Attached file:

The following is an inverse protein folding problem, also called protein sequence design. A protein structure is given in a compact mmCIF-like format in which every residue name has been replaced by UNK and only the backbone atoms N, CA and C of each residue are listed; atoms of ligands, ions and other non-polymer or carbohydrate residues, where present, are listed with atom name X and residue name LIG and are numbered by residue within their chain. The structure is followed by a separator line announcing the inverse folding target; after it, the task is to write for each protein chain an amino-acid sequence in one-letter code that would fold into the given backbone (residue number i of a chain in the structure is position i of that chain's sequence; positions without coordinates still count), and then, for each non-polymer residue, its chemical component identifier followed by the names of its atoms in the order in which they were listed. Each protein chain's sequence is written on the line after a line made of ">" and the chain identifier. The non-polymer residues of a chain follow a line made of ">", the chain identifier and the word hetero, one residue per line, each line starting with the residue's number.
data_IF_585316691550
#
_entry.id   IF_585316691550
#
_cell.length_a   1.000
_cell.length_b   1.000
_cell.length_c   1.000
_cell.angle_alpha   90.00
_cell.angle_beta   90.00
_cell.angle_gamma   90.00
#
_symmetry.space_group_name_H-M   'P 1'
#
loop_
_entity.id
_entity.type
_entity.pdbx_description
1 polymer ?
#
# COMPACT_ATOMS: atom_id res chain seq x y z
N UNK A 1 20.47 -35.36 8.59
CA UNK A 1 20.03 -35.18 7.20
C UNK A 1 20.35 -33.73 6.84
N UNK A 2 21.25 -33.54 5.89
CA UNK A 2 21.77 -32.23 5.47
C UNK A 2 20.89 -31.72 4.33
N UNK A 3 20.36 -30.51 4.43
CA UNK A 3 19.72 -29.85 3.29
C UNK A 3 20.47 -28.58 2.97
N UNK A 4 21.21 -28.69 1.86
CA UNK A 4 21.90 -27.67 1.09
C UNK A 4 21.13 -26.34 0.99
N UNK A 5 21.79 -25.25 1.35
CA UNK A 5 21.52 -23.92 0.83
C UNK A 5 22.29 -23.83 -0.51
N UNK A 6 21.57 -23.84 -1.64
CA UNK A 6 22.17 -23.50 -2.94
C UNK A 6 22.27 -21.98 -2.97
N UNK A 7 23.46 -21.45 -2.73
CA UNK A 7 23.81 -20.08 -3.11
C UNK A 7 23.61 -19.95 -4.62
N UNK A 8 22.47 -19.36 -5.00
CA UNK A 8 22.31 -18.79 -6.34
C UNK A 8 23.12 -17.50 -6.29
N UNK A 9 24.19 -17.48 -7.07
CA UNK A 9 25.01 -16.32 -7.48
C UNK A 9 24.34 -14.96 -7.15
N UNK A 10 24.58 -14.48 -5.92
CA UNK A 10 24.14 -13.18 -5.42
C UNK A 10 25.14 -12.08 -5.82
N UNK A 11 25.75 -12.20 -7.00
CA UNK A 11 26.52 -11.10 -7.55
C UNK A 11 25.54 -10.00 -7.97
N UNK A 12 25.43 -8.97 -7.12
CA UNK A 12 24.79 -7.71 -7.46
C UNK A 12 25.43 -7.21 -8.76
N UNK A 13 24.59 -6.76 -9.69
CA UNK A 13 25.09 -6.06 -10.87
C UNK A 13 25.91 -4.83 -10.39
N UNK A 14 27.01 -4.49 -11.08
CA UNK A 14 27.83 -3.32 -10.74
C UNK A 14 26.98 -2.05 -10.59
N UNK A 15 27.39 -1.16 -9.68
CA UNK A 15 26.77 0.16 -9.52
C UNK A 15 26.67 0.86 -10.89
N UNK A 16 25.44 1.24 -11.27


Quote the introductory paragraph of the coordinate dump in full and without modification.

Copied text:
The following is an inverse protein folding problem, also called protein sequence design. A protein structure is given in a compact mmCIF-like format in which every residue name has been replaced by UNK and only the backbone atoms N, CA and C of each residue are listed; atoms of ligands, ions and other non-polymer or carbohydrate residues, where present, are listed with atom name X and residue name LIG and are numbered by residue within their chain. The structure is followed by a separator line announcing the inverse folding target; after it, the task is to write for each protein chain an amino-acid sequence in one-letter code that would fold into the given backbone (residue number i of a chain in the structure is position i of that chain's sequence; positions without coordinates still count), and then, for each non-polymer residue, its chemical component identifier followed by the names of its atoms in the order in which they were listed. Each protein chain's sequence is written on the line after a line made of ">" and the chain identifier. The non-polymer residues of a chain follow a line made of ">", the chain identifier and the word hetero, one residue per line, each line starting with the residue's number.